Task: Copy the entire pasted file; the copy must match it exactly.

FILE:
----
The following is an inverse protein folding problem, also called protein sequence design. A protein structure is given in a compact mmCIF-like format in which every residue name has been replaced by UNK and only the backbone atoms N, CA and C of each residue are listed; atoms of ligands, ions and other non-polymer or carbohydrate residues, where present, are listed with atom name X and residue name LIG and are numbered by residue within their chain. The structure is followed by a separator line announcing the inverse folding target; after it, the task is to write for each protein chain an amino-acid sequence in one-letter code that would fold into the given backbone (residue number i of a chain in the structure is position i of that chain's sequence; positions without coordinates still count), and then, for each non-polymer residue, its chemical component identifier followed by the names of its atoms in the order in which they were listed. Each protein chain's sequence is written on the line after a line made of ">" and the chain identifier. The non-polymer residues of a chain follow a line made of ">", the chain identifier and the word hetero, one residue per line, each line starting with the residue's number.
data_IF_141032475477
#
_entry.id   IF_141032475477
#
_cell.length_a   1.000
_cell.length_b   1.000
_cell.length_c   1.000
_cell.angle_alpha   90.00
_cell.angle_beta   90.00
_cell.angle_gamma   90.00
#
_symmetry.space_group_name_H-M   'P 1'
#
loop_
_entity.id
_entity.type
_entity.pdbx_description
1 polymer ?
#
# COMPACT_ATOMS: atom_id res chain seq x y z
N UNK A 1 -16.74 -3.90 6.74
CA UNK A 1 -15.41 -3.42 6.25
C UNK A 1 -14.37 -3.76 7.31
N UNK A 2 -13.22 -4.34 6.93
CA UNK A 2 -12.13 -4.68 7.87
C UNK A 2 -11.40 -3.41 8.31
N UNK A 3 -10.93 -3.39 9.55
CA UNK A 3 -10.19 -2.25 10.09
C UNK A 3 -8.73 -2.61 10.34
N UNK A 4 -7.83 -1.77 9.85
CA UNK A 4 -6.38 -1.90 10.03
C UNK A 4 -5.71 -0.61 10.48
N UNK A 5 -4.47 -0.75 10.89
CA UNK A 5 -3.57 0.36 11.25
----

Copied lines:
The following is an inverse protein folding problem, also called protein sequence design. A protein structure is given in a compact mmCIF-like format in which every residue name has been replaced by UNK and only the backbone atoms N, CA and C of each residue are listed; atoms of ligands, ions and other non-polymer or carbohydrate residues, where present, are listed with atom name X and residue name LIG and are numbered by residue within their chain. The structure is followed by a separator line announcing the inverse folding target; after it, the task is to write for each protein chain an amino-acid sequence in one-letter code that would fold into the given backbone (residue number i of a chain in the structure is position i of that chain's sequence; positions without coordinates still count), and then, for each non-polymer residue, its chemical component identifier followed by the names of its atoms in the order in which they were listed. Each protein chain's sequence is written on the line after a line made of ">" and the chain identifier. The non-polymer residues of a chain follow a line made of ">", the chain identifier and the word hetero, one residue per line, each line starting with the residue's number.
data_IF_141032475477
#
_entry.id   IF_141032475477
#
_cell.length_a   1.000
_cell.length_b   1.000
_cell.length_c   1.000
_cell.angle_alpha   90.00
_cell.angle_beta   90.00
_cell.angle_gamma   90.00
#
_symmetry.space_group_name_H-M   'P 1'
#
loop_
_entity.id
_entity.type
_entity.pdbx_description
1 polymer ?
#
# COMPACT_ATOMS: atom_id res chain seq x y z
N UNK A 1 -16.74 -3.90 6.74
CA UNK A 1 -15.41 -3.42 6.25
C UNK A 1 -14.37 -3.76 7.31
N UNK A 2 -13.22 -4.34 6.93
CA UNK A 2 -12.13 -4.68 7.87
C UNK A 2 -11.40 -3.41 8.31
N UNK A 3 -10.93 -3.39 9.55
CA UNK A 3 -10.19 -2.25 10.09
C UNK A 3 -8.73 -2.61 10.34
N UNK A 4 -7.83 -1.77 9.85
CA UNK A 4 -6.38 -1.90 10.03
C UNK A 4 -5.71 -0.61 10.48
N UNK A 5 -4.47 -0.75 10.89
CA UNK A 5 -3.57 0.36 11.25